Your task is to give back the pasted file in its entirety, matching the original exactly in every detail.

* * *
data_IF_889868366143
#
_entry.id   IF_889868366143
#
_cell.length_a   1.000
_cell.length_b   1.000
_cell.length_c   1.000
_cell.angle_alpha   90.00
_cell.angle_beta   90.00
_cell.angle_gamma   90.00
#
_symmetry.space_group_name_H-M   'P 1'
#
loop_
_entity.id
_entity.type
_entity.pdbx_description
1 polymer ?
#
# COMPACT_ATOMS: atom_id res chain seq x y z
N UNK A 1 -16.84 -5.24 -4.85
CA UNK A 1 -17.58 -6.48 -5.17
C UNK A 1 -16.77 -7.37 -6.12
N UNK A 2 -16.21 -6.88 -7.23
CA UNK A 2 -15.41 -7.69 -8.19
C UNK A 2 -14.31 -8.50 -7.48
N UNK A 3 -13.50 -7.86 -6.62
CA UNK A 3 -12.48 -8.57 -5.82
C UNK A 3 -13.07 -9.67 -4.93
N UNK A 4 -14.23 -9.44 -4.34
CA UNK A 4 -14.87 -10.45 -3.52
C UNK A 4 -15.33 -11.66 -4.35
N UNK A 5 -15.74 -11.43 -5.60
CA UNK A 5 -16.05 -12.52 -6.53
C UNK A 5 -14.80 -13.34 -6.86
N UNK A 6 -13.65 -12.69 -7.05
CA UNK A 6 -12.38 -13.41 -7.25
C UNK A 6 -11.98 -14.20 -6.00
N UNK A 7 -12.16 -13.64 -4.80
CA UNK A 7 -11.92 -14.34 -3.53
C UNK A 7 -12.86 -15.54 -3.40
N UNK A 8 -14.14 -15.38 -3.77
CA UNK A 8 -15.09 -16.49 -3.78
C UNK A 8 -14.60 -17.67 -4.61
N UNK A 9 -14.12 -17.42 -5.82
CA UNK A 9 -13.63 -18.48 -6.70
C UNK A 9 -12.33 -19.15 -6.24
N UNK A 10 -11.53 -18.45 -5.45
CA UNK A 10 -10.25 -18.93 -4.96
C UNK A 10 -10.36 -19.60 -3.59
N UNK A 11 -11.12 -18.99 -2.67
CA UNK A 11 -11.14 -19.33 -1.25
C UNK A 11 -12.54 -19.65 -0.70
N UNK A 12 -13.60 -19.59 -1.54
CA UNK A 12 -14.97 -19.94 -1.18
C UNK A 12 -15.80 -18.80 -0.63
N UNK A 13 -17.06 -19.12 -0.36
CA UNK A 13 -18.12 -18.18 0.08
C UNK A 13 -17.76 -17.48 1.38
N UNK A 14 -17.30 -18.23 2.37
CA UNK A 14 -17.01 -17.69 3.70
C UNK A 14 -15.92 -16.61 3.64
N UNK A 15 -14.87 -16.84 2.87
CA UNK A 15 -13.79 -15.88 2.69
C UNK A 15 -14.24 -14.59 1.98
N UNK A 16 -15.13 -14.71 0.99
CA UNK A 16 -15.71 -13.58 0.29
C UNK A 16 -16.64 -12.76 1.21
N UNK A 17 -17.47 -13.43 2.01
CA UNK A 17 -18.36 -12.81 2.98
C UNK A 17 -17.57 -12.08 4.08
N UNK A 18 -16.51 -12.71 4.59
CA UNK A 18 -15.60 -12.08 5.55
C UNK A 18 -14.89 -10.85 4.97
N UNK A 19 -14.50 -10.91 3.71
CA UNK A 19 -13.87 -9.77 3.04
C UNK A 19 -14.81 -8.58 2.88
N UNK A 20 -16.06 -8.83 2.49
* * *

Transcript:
data_IF_889868366143
#
_entry.id   IF_889868366143
#
_cell.length_a   1.000
_cell.length_b   1.000
_cell.length_c   1.000
_cell.angle_alpha   90.00
_cell.angle_beta   90.00
_cell.angle_gamma   90.00
#
_symmetry.space_group_name_H-M   'P 1'
#
loop_
_entity.id
_entity.type
_entity.pdbx_description
1 polymer ?
#
# COMPACT_ATOMS: atom_id res chain seq x y z
N UNK A 1 -16.84 -5.24 -4.85
CA UNK A 1 -17.58 -6.48 -5.17
C UNK A 1 -16.77 -7.37 -6.12
N UNK A 2 -16.21 -6.88 -7.23
CA UNK A 2 -15.41 -7.69 -8.19
C UNK A 2 -14.31 -8.50 -7.48
N UNK A 3 -13.50 -7.86 -6.62
CA UNK A 3 -12.48 -8.57 -5.82
C UNK A 3 -13.07 -9.67 -4.93
N UNK A 4 -14.23 -9.44 -4.34
CA UNK A 4 -14.87 -10.45 -3.52
C UNK A 4 -15.33 -11.66 -4.35
N UNK A 5 -15.74 -11.43 -5.60
CA UNK A 5 -16.05 -12.52 -6.53
C UNK A 5 -14.80 -13.34 -6.86
N UNK A 6 -13.65 -12.69 -7.05
CA UNK A 6 -12.38 -13.41 -7.25
C UNK A 6 -11.98 -14.20 -6.00
N UNK A 7 -12.16 -13.64 -4.80
CA UNK A 7 -11.92 -14.34 -3.53
C UNK A 7 -12.86 -15.54 -3.40
N UNK A 8 -14.14 -15.38 -3.77
CA UNK A 8 -15.09 -16.49 -3.78
C UNK A 8 -14.60 -17.67 -4.61
N UNK A 9 -14.12 -17.42 -5.82
CA UNK A 9 -13.63 -18.48 -6.70
C UNK A 9 -12.33 -19.15 -6.24
N UNK A 10 -11.53 -18.45 -5.45
CA UNK A 10 -10.25 -18.93 -4.96
C UNK A 10 -10.36 -19.60 -3.59
N UNK A 11 -11.12 -18.99 -2.67
CA UNK A 11 -11.14 -19.33 -1.25
C UNK A 11 -12.54 -19.65 -0.70
N UNK A 12 -13.60 -19.59 -1.54
CA UNK A 12 -14.97 -19.94 -1.18
C UNK A 12 -15.80 -18.80 -0.63
N UNK A 13 -17.06 -19.12 -0.36
CA UNK A 13 -18.12 -18.18 0.08
C UNK A 13 -17.76 -17.48 1.38
N UNK A 14 -17.30 -18.23 2.37
CA UNK A 14 -17.01 -17.69 3.70
C UNK A 14 -15.92 -16.61 3.64
N UNK A 15 -14.87 -16.84 2.87
CA UNK A 15 -13.79 -15.88 2.69
C UNK A 15 -14.24 -14.59 1.98
N UNK A 16 -15.13 -14.71 0.99
CA UNK A 16 -15.71 -13.58 0.29
C UNK A 16 -16.64 -12.76 1.21
N UNK A 17 -17.47 -13.43 2.01
CA UNK A 17 -18.36 -12.81 2.98
C UNK A 17 -17.57 -12.08 4.08
N UNK A 18 -16.51 -12.71 4.59
CA UNK A 18 -15.60 -12.08 5.55
C UNK A 18 -14.89 -10.85 4.97
N UNK A 19 -14.50 -10.91 3.71
CA UNK A 19 -13.87 -9.77 3.04
C UNK A 19 -14.81 -8.58 2.88
N UNK A 20 -16.06 -8.83 2.49